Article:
Those interested in the topic can easily spend a whole day there, and we recommend you don't allot yourself anything less than 3 hours. Our other advice is to spend the extra 12zł for the excellent multilingual audio-guide, which senses where you are and tells you what you are looking at. You can also download the new audioguide app, Muzeum II Wojny Światowej, from Apple Store or Google Play. It's currently available the following in languages: Polish, English, German, French, Ukrainian and Russian. There is possibility to visit the museum's cinema, which has an impressive program of international films (not necessarily WWII-related), and ticket prices of 18zł (reduced 15zł) are comparatively cheaper than your average big cinema chain in Poland.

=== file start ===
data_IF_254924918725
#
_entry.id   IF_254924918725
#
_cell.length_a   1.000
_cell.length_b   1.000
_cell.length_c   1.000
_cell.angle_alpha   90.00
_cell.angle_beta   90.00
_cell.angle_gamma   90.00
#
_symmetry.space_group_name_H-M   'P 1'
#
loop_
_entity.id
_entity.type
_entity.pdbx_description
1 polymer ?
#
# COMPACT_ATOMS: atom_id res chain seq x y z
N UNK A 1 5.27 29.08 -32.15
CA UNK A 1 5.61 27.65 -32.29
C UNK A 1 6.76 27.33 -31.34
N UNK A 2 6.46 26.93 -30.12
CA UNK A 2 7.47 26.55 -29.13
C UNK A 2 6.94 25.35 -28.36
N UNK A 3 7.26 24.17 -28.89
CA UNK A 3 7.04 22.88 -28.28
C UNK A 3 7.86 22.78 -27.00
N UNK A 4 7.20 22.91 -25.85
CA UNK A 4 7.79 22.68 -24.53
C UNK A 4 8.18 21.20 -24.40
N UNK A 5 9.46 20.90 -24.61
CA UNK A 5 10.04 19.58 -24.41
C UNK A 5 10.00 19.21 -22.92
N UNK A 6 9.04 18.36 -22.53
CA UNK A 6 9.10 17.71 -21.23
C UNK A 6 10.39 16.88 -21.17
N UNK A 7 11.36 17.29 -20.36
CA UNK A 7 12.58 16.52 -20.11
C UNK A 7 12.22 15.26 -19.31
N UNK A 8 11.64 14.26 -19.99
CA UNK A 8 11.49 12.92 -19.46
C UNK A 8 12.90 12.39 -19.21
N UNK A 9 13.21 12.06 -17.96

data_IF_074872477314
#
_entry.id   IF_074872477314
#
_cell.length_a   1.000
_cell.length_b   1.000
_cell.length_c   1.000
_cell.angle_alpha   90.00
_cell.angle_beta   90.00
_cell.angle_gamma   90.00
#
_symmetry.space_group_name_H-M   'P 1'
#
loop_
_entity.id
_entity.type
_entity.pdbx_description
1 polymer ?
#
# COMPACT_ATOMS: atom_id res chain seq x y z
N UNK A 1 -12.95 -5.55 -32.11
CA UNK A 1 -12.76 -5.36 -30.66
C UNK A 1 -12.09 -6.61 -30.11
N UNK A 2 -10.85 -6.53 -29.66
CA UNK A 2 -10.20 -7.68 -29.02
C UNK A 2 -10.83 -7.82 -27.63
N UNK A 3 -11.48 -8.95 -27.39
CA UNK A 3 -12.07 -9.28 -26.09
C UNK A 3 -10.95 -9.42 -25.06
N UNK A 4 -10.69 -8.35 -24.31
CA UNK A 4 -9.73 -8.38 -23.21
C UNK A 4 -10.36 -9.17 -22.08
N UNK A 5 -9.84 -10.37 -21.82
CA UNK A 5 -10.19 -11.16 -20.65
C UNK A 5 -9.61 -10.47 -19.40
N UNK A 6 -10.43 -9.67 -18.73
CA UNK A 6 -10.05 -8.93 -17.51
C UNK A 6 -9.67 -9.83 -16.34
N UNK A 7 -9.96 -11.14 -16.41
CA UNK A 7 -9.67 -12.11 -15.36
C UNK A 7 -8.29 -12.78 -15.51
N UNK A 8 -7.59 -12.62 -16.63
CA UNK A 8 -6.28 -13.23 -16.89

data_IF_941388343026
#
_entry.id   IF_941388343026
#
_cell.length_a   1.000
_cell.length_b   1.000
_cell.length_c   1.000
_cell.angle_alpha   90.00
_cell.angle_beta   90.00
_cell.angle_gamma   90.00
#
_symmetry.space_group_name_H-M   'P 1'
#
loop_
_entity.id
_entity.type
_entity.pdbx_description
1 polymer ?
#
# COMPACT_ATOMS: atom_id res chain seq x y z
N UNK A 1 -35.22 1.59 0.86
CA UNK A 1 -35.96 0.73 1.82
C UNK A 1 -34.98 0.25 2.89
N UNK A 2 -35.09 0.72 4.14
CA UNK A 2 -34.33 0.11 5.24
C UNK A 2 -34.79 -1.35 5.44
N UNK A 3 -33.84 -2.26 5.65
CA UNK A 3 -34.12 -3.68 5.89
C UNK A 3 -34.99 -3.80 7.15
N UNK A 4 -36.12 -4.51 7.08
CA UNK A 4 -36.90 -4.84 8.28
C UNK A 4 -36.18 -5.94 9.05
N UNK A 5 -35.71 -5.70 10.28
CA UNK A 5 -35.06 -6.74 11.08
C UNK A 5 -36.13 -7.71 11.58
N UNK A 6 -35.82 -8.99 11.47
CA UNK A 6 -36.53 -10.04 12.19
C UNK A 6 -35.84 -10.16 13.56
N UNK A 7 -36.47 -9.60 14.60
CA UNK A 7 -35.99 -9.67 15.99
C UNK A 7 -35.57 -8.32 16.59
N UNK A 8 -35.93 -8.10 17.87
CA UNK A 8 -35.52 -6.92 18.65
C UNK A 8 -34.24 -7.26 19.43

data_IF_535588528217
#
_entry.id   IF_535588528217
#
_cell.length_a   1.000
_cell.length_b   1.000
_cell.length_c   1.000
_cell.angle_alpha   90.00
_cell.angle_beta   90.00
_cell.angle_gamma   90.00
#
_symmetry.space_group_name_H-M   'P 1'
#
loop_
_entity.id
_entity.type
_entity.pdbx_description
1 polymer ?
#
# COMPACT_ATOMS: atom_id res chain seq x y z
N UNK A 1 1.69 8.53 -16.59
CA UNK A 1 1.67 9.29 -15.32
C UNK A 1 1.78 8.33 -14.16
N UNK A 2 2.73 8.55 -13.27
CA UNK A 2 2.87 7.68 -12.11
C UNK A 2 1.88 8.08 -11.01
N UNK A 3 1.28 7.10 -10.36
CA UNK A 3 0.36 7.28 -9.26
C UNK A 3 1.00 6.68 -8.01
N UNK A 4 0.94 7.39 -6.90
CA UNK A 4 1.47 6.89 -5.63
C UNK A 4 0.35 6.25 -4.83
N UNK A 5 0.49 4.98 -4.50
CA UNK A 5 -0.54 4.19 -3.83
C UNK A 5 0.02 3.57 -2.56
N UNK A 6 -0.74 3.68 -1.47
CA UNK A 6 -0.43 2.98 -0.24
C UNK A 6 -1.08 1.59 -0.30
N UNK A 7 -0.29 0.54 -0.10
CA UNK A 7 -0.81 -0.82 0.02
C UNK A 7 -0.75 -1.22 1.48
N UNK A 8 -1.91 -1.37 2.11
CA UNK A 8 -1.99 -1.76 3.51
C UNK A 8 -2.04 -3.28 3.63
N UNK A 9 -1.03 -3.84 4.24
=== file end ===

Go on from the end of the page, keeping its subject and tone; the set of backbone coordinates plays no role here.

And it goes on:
The heart of the museum is the permanent exhibition which is split into three parts – Road to War, The Horror of War and The Long Shadow of War. Within these three areas, there are a total of 18 rooms or thematic sections covering different aspects of how World War II came about and developed and the suffering it caused. In addition, there is an exhibition for children 'Travel Through Time', which is set in a pre-war time classroom and a temporary exhibition. While the numerous films, photographs and excellent translations mark this museum as one of the best we’ve ever visited, it is the collection of artefacts, many of them personal effects donated by private individuals, that really bring the personal tragedies of World War II to life. While the museum takes a broad international scope, it also trains its lens locally of course, and the story of what happened to Poland and her people during and as a result of the war will no doubt leave an indelible mark on all visitors. There are so many of aspects of the museum to recommend that we've dedicated a separate feature to it, but to summarise, we feel this exhibit is so excellent that it alone justifies a journey to Gdańsk. Make the time, get your tickets and don't miss this.